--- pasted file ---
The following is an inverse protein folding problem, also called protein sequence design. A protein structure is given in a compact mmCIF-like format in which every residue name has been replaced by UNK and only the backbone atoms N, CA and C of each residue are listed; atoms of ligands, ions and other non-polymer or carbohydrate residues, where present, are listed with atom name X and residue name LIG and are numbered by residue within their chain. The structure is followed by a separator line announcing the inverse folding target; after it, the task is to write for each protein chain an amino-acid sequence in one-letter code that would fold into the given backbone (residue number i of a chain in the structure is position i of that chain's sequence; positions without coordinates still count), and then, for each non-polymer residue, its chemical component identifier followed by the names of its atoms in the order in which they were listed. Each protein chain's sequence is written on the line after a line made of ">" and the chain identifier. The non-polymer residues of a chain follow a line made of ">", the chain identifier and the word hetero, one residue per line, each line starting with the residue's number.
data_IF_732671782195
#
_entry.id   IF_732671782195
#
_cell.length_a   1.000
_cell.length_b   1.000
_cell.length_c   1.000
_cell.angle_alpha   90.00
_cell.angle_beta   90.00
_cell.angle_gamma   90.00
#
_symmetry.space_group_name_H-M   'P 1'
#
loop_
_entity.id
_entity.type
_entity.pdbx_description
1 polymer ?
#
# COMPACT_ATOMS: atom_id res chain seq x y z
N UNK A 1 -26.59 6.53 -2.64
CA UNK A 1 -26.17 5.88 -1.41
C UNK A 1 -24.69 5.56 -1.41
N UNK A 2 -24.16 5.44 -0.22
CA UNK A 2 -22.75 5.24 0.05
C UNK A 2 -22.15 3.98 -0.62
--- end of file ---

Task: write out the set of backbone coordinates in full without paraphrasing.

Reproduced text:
The following is an inverse protein folding problem, also called protein sequence design. A protein structure is given in a compact mmCIF-like format in which every residue name has been replaced by UNK and only the backbone atoms N, CA and C of each residue are listed; atoms of ligands, ions and other non-polymer or carbohydrate residues, where present, are listed with atom name X and residue name LIG and are numbered by residue within their chain. The structure is followed by a separator line announcing the inverse folding target; after it, the task is to write for each protein chain an amino-acid sequence in one-letter code that would fold into the given backbone (residue number i of a chain in the structure is position i of that chain's sequence; positions without coordinates still count), and then, for each non-polymer residue, its chemical component identifier followed by the names of its atoms in the order in which they were listed. Each protein chain's sequence is written on the line after a line made of ">" and the chain identifier. The non-polymer residues of a chain follow a line made of ">", the chain identifier and the word hetero, one residue per line, each line starting with the residue's number.
data_IF_732671782195
#
_entry.id   IF_732671782195
#
_cell.length_a   1.000
_cell.length_b   1.000
_cell.length_c   1.000
_cell.angle_alpha   90.00
_cell.angle_beta   90.00
_cell.angle_gamma   90.00
#
_symmetry.space_group_name_H-M   'P 1'
#
loop_
_entity.id
_entity.type
_entity.pdbx_description
1 polymer ?
#
# COMPACT_ATOMS: atom_id res chain seq x y z
N UNK A 1 -26.59 6.53 -2.64
CA UNK A 1 -26.17 5.88 -1.41
C UNK A 1 -24.69 5.56 -1.41
N UNK A 2 -24.16 5.44 -0.22
CA UNK A 2 -22.75 5.24 0.05
C UNK A 2 -22.15 3.98 -0.62